Photos of the new decking of both tables will feature in the coming weeks. Being of much more durable construction, expanded mesh braced with old point rodding. The results at Castlemaine have a strange effect, they actually greatly improve the appearance and show off the impressive piece of engineering that is a turntable, while being a major safety upgrade.

The final rail train

The final rail train for 2020 was combined with a nice simple Christmas Breakup.

But as always on the civil gang, you never get a free lunch….

The day began with the everyone standing around the entire fleet of trucks allocating jobs.

The jobs were either track inspecting or heading out along the Guildford track picking up the odds and sods.

Bruce chose a third option, whipper snipping around all the level crossing, he’s now done this three times this season at some crossings! They do look significantly better for it too.

The track walkers started in Maldon, checking everything as they went.

The rolling track gauger was put to very good use, with readings such as shown here (1mm) now very much more the norm, a very pleasing thing given all the re-sleepering we’ve done this year!

Morning tea in some of the little available shade, unfortunately from now through till March we do need to plan works around having some shade.

A significant dip just out of Muckleford that was detected in Yesterday’s inspection was jacked and packed with a kango hammer, not a fun job but thankfully not too large a task given it was localised to just the joint.

The other half of the gang was busily out collecting bolts, drums of anchors, steel sleepers and anything else we still had trackside out to Guildford.

And come lunch time it was back to Maldon to have a feed, jump on the train and check out all the work we’d done this year.

All the short lengths of rail were loaded up, while the gang offered quality supervision.

Or just ate food.

We got both diggers in on the action, side loading different wagons (the rails had sort of been placed to allow this to work and it saved a lot of time). – unfortunately the video hasn’t transfered through in great quality but it shows the action.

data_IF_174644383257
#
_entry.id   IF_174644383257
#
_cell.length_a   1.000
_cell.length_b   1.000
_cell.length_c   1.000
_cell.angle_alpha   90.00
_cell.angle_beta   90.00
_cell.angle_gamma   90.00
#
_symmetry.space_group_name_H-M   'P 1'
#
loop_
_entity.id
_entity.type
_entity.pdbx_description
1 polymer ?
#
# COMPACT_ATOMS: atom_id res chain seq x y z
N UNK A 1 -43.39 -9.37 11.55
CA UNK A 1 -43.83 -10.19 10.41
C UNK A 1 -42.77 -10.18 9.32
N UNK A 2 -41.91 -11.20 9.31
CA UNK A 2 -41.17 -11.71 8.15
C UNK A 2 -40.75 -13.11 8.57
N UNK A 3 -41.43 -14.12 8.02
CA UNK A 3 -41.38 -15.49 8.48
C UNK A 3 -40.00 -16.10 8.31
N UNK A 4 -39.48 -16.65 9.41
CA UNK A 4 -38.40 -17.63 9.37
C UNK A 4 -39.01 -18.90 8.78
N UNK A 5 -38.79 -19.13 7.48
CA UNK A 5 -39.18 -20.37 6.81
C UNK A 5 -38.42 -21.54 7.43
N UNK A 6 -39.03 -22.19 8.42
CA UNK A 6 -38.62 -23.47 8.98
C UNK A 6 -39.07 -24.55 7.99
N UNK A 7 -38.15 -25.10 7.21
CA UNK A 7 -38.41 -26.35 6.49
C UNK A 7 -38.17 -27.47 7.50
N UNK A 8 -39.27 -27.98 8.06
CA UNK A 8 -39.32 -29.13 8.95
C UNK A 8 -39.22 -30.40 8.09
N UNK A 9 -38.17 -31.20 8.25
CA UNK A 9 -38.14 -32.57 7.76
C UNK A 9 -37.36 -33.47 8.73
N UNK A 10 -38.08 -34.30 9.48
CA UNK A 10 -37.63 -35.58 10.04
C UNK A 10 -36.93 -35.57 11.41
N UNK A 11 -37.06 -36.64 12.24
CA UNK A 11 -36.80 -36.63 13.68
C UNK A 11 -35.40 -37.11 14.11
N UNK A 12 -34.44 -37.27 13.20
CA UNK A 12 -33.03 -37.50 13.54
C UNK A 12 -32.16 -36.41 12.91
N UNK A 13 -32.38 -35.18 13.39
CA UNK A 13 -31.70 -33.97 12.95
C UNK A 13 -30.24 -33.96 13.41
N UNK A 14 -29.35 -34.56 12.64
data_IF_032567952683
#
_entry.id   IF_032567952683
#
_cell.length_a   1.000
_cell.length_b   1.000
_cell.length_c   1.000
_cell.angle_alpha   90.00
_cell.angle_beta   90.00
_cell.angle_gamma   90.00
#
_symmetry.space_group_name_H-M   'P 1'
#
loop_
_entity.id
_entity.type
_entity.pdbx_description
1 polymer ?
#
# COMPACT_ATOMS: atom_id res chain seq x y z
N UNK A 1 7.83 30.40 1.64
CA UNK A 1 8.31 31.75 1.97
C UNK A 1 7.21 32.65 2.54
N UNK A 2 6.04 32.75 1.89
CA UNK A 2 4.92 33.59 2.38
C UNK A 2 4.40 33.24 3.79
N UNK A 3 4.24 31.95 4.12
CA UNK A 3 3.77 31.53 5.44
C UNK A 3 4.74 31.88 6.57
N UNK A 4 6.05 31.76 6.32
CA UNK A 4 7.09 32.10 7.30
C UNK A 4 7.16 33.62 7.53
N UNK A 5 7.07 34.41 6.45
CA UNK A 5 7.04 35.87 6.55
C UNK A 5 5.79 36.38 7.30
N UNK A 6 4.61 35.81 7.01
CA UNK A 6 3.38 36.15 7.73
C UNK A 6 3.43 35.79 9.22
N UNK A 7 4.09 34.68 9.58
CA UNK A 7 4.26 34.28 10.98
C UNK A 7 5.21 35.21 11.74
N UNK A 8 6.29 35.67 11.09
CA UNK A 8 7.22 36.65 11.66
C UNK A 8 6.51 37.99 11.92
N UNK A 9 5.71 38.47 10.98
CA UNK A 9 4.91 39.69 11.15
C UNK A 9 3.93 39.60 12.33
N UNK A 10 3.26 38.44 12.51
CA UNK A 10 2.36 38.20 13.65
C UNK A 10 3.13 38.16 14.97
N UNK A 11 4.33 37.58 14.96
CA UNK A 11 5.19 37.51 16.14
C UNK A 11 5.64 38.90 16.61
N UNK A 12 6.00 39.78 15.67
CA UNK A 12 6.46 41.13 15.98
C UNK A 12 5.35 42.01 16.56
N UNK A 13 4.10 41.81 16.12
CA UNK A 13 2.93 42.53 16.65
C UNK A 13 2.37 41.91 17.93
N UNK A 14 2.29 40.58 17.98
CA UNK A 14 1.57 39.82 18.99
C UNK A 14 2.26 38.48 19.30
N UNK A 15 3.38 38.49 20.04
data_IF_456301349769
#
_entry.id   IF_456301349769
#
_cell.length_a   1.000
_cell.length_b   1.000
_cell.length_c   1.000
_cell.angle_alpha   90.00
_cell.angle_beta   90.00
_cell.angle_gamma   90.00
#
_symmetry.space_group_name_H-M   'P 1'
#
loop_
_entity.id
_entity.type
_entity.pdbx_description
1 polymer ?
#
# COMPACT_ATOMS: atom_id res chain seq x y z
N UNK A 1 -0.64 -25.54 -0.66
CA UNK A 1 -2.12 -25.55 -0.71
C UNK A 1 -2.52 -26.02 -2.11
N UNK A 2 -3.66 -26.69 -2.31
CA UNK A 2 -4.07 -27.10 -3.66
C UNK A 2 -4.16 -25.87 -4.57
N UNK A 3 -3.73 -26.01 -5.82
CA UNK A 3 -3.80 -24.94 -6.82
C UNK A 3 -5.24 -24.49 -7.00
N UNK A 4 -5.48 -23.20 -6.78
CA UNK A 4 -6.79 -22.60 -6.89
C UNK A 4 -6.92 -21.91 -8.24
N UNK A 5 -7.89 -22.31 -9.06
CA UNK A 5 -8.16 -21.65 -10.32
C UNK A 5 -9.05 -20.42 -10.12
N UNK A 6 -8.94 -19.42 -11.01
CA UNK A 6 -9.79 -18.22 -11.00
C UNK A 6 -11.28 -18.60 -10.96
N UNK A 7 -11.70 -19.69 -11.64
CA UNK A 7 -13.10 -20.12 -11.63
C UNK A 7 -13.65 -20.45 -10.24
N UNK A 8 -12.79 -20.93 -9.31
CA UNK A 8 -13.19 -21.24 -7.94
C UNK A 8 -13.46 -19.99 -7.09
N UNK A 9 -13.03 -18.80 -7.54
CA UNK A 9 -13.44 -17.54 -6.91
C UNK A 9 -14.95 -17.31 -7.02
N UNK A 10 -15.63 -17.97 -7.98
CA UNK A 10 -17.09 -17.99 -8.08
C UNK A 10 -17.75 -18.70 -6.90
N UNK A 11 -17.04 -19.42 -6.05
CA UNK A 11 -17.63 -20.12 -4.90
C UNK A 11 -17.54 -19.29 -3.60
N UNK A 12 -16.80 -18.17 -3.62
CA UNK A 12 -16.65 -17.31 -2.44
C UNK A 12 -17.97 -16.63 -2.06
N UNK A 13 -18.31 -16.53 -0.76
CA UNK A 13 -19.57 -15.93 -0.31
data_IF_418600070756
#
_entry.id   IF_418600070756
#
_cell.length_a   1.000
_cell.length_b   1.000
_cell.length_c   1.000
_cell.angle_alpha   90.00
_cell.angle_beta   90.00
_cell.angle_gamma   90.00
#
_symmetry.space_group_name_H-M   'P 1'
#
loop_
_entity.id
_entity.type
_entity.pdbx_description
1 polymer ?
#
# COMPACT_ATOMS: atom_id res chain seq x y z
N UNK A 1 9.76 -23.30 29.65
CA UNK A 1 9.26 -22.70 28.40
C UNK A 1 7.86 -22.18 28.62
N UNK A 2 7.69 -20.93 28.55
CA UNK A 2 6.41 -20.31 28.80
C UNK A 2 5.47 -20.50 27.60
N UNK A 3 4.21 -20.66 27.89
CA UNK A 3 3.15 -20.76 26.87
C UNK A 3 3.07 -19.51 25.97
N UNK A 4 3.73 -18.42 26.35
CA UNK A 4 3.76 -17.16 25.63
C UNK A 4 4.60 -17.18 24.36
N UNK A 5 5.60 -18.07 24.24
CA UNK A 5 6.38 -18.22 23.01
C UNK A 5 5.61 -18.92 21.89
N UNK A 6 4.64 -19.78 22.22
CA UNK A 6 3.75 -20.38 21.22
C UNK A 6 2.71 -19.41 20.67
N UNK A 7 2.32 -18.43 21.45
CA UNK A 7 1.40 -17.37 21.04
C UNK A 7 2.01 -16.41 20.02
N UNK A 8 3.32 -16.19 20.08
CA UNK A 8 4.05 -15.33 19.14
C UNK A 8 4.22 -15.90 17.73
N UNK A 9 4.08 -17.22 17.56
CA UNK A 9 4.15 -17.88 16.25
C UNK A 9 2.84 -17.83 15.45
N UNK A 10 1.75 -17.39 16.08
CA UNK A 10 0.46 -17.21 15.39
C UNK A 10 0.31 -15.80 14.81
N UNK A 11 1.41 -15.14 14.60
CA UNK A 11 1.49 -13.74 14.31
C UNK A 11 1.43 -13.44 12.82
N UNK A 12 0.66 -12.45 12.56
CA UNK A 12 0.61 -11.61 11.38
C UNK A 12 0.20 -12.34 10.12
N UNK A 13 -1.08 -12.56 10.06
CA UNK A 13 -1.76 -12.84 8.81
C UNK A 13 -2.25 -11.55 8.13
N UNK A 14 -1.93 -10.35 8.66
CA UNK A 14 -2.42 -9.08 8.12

Then it was off to Castlemaine to run around and allow a few of the gang to meet a train home.

A nice little train, but with a purpose.

The train ready to head home.

And home we went inspecting all the rail dropped out along the way.

The rail wagons were quickly dropped off in Muckleford Yard to allow for unloading and stacking over the coming days.

It’s not quite the end of the year’s work, but it is more or less the end of gangs for 2020.

We’re planning to collect and transport all the fastenings on Monday and Tuesday, pack up the gear and return everything home on Wednesday and Thursday.

However there will be a small gang on next Thursday for anyone who is really organised with their Christmas Shopping and looking for a day out in the bush, details tbc.

We’d like to say a massive thank you to everyone for their help this year. Despite Covid, it’s been an enormous year, easily the busiest we’ve had in a couple of decades with several major projects on the go, thanks to everyone for helping us kick so many goals! It’s worth a quick look back over the last year’s blog posts to see just how much we have achieved.

Rail Drop out

A really bad photo but if you squint hard enough you can just see that we now have rails both sides of Sawmill Rd, closing the gap.

We’ve managed to get all the way from Muckleford to (and including) Sawmill Rd with 94lb, with 80lb from there to near Midland Hwy. It’s a lot of rail and except for the last few hundred metres near Muckleford it’s all dropped out ready to go in (it’s nearby in Muckleford Yard).

We’ve even ended up with a reasonable stock of 80lb in 40m lengths, we’ll have roughly 25 to stockpile for future projects such as Muckleford Creek Bridge, Castlemaine Platform Road and new works at Castlemaine.

Tomorrow is all set to be a good day. We’ll all meet at Maldon at 8am, where we’ll break off into two groups, one doing a detailed track inspection from Maldon to Muckleford, the other heading to the junction to load up the last of the small stuff, drums of anchors, bolts etc etc… We’ll then all meet at Maldon at 1pm for the last official rail train (we’ll put a carriage on of course!).

If you would like to head straight to Maldon Junction, feel free, we’ll be meeting there from 8.30am (ish).